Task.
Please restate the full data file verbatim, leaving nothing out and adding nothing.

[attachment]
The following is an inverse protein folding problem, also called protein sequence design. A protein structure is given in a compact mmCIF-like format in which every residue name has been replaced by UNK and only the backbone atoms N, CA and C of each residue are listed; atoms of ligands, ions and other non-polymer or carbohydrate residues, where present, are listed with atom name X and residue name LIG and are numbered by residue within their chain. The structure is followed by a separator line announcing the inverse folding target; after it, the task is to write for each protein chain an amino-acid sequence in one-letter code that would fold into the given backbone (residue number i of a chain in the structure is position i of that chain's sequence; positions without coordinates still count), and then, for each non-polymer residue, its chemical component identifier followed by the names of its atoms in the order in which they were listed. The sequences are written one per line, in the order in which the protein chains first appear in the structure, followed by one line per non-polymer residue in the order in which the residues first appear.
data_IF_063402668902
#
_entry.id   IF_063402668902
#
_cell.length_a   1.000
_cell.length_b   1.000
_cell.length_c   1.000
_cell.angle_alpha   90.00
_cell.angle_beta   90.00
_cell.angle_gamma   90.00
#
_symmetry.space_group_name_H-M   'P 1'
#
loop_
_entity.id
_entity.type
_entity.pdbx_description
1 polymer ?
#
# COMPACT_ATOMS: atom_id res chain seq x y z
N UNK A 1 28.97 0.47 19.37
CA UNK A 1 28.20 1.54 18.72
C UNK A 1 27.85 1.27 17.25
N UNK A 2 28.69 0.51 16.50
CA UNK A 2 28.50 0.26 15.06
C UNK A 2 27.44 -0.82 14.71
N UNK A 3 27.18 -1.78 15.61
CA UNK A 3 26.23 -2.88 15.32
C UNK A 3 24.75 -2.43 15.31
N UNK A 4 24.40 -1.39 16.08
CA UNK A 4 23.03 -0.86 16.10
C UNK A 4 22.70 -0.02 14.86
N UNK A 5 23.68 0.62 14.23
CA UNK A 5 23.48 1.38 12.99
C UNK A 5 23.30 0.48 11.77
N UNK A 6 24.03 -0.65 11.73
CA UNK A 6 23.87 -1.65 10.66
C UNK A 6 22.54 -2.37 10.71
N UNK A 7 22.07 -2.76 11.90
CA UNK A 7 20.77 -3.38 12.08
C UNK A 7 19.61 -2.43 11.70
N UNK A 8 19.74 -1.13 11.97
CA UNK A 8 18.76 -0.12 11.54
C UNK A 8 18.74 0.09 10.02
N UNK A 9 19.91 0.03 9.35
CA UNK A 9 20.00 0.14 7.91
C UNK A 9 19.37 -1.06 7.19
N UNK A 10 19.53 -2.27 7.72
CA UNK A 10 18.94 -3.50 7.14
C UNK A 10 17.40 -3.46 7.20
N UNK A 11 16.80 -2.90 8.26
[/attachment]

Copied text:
The following is an inverse protein folding problem, also called protein sequence design. A protein structure is given in a compact mmCIF-like format in which every residue name has been replaced by UNK and only the backbone atoms N, CA and C of each residue are listed; atoms of ligands, ions and other non-polymer or carbohydrate residues, where present, are listed with atom name X and residue name LIG and are numbered by residue within their chain. The structure is followed by a separator line announcing the inverse folding target; after it, the task is to write for each protein chain an amino-acid sequence in one-letter code that would fold into the given backbone (residue number i of a chain in the structure is position i of that chain's sequence; positions without coordinates still count), and then, for each non-polymer residue, its chemical component identifier followed by the names of its atoms in the order in which they were listed. The sequences are written one per line, in the order in which the protein chains first appear in the structure, followed by one line per non-polymer residue in the order in which the residues first appear.
data_IF_063402668902
#
_entry.id   IF_063402668902
#
_cell.length_a   1.000
_cell.length_b   1.000
_cell.length_c   1.000
_cell.angle_alpha   90.00
_cell.angle_beta   90.00
_cell.angle_gamma   90.00
#
_symmetry.space_group_name_H-M   'P 1'
#
loop_
_entity.id
_entity.type
_entity.pdbx_description
1 polymer ?
#
# COMPACT_ATOMS: atom_id res chain seq x y z
N UNK A 1 28.97 0.47 19.37
CA UNK A 1 28.20 1.54 18.72
C UNK A 1 27.85 1.27 17.25
N UNK A 2 28.69 0.51 16.50
CA UNK A 2 28.50 0.26 15.06
C UNK A 2 27.44 -0.82 14.71
N UNK A 3 27.18 -1.78 15.61
CA UNK A 3 26.23 -2.88 15.32
C UNK A 3 24.75 -2.43 15.31
N UNK A 4 24.40 -1.39 16.08
CA UNK A 4 23.03 -0.86 16.10
C UNK A 4 22.70 -0.02 14.86
N UNK A 5 23.68 0.62 14.23
CA UNK A 5 23.48 1.38 12.99
C UNK A 5 23.30 0.48 11.77
N UNK A 6 24.03 -0.65 11.73
CA UNK A 6 23.87 -1.65 10.66
C UNK A 6 22.54 -2.37 10.71
N UNK A 7 22.07 -2.76 11.90
CA UNK A 7 20.77 -3.38 12.08
C UNK A 7 19.61 -2.43 11.70
N UNK A 8 19.74 -1.13 11.97
CA UNK A 8 18.76 -0.12 11.54
C UNK A 8 18.74 0.09 10.02
N UNK A 9 19.91 0.03 9.35
CA UNK A 9 20.00 0.14 7.91
C UNK A 9 19.37 -1.06 7.19
N UNK A 10 19.53 -2.27 7.72
CA UNK A 10 18.94 -3.50 7.14
C UNK A 10 17.40 -3.46 7.20
N UNK A 11 16.80 -2.90 8.26